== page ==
Subrahmanyan Chandrasekhar: Biography & Quotes

Instructor: Usha Bhakuni

Usha has taught high school level Math and has master's degree in Finance

Subrahmanyan Chandrasekhar was a renowned astrophysicist who was awarded the 1983 Nobel Prize in Physics. In this lesson, you will look at his brief biography and famous quotes.

Subrahmanyan Chandrasekhar

Subrahmanyan Chandrasekhar (1910-1995) was a famous Indian-American astrophysicist who was awarded a Nobel Prize in physics in 1983 for his theoretical work on the structure and evolution of stars. The Chandrasekhar limit, which is the maximum mass of a stable white dwarf star, is named after him. He was adoringly called ''Chandra'' by his friends and colleagues.

Early Life

Subrahmanyan Chandrasekhar was born on October 19, 1910 in Lahore, British India (now in Pakistan), to Sitalakshmi and Chandrasekhara Subrahmanya. He was one of ten children. His father worked as a Deputy Auditor General of the Northwestern Railways at that time. His paternal uncle, C.V. Raman, was a Nobel laureate physicist.

He was home-schooled until middle school, then attended the Hindu High School in Triplicane, Madras (now Chennai) from 1922 to 1925. He graduated from Presidency College, Madras in 1930 with a B.Sc. (Hon.) in physics. In 1929, while still an undergraduate, he wrote his first academic paper, ''The Compton Scattering and the New Statistics.''

In 1930 he received a scholarship from the Government of India to study at the University of Cambridge in the United Kingdom. While traveling to England by sea, he calculated that the critical mass for a white dwarf to exist should be less than or equal to 1.4 times the mass of our sun. Stars with mass less than this become white dwarfs and those with greater mass become neutron stars. This number came to be known as the Chandrasekhar limit. Later on, he would receive the Nobel Prize for this work.

Chandrasekhar was a research student under Prof. R.H. Fowler at Cambridge. In 1931, he was invited by Max Born to work at his institute at Gottingen, Germany. After this, he went to the Institute for Theoretical Physics in Copenhagen for his final year of graduate study. In 1933, he was awarded his PhD degree and received a bronze medal at Cambridge for his work on degenerate stars (stars reaching the end of their life cycles). He was then elected to a Prize Fellowship at Trinity College for the period 1933-1937.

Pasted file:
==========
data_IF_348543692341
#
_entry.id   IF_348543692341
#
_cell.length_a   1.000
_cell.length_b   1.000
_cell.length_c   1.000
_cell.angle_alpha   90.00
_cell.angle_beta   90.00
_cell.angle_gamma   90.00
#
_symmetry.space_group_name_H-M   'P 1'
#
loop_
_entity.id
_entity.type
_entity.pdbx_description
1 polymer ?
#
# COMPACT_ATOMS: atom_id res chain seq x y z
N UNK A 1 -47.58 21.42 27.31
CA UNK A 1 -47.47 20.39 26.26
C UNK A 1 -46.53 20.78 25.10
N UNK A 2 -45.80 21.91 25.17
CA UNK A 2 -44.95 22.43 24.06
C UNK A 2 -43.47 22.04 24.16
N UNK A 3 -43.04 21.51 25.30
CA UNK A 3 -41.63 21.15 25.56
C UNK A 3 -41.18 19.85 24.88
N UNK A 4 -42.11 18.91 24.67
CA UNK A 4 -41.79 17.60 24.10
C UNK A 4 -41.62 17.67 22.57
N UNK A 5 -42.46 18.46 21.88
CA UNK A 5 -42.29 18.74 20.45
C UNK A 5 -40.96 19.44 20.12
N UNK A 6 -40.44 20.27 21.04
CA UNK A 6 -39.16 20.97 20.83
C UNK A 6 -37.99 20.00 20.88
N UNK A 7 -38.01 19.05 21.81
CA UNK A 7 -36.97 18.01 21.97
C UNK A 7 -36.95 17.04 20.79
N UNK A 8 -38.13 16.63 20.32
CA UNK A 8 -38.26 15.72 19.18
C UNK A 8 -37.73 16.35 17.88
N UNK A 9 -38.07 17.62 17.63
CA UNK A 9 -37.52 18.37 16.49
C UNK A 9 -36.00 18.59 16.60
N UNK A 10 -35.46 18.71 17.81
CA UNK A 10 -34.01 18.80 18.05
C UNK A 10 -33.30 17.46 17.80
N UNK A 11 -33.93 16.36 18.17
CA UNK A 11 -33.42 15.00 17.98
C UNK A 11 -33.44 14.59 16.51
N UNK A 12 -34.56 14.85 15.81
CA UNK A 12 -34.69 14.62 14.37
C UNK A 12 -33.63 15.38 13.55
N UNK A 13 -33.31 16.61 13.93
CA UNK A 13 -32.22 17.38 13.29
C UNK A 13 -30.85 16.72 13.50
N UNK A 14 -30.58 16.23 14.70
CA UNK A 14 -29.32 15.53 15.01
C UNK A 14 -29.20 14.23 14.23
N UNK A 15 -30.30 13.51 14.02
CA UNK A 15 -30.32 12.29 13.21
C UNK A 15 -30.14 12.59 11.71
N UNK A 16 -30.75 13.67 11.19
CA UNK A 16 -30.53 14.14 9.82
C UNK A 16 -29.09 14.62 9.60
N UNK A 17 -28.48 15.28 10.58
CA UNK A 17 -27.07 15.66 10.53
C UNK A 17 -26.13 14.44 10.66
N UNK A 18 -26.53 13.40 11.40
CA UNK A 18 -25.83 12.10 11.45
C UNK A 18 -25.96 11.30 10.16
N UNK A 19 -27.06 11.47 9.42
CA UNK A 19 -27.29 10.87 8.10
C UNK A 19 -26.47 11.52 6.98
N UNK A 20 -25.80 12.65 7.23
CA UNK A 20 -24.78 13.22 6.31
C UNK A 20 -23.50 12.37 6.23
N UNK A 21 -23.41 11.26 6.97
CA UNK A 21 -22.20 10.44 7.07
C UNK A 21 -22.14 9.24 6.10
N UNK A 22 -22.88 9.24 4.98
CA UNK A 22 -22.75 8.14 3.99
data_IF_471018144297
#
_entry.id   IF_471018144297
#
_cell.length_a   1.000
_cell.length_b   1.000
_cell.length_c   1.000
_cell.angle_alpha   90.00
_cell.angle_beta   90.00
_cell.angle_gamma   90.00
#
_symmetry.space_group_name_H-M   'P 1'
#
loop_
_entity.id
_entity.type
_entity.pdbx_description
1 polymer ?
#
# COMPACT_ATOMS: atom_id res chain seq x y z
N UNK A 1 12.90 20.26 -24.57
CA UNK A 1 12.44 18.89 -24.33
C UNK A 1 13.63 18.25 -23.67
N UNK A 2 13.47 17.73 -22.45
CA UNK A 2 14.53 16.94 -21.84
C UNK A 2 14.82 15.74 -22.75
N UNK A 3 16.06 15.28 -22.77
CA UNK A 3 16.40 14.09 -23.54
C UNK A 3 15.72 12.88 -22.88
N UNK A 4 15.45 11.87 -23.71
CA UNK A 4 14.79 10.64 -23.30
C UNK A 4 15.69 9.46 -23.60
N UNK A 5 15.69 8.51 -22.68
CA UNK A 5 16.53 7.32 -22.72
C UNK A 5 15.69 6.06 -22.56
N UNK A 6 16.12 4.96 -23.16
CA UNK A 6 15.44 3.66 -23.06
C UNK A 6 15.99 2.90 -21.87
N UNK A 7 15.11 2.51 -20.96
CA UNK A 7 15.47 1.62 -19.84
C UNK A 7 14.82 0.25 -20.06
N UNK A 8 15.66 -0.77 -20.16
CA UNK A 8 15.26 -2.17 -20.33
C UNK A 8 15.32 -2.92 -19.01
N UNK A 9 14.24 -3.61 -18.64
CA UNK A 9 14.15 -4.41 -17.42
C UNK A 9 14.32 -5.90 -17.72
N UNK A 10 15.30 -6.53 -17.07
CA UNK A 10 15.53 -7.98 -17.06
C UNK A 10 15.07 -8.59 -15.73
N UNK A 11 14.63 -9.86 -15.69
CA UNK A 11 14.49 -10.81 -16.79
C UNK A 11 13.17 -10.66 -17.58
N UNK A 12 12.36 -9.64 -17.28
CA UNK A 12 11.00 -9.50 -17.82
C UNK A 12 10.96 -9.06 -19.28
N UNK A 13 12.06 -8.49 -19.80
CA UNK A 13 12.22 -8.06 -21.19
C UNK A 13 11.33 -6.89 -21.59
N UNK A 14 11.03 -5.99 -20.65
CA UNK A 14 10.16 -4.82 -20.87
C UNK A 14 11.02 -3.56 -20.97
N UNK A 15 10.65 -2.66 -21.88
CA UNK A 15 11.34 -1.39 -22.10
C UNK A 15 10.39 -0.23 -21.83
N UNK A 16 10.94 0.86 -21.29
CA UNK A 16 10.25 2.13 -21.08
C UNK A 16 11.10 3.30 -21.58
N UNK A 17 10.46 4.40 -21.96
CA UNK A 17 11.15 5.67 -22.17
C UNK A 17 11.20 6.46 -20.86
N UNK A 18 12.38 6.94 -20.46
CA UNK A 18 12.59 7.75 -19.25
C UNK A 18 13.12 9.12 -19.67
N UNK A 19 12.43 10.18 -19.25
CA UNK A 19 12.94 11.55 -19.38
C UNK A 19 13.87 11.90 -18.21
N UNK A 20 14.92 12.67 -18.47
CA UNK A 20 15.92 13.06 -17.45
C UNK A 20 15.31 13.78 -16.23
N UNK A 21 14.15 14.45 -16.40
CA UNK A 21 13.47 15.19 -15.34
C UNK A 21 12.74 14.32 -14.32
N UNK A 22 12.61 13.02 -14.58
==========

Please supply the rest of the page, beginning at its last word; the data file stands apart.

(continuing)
He married his college friend Lalitha Doraiswamy in September 1936. They did not have any children.

Mid Life and Career

In January 1937 Chandrasekhar started his career at the University of Chicago, where he worked for almost sixty years. In 1947, he was appointed Distinguished Service Professor of Theoretical Astrophysics, and he became a professor emeritus in 1985.

In 1952, he became the managing editor of the Astrophysics Journal and remained in this position till 1971. Under his editorship, the private journal became the national journal of the American Astronomical Society.

Chandrasekhar and his wife had lived in the United States for many years. After the passage of the Immigration and Naturalization Act of 1952, which lifted race-based restrictions on immigration, they became US citizens in October 1953. Both of them were part of John F. Kennedy's campaign for President in 1960.

In 1953 he received the Royal Astronomical Society Gold Medal, and he was awarded the Padma Vibhushan, which is the second highest civilian award in India, by the Government of India in 1968.

Late Life

During the later years of his life, between 1974 and 1983, he researched on black holes. He wrote a book on the subject, The Mathematical Theory of Black Holes, in which he stated, ''The black holes of nature are the most perfect macroscopic objects there are in the universe: the only elements in their construction are our concepts of space and time.''

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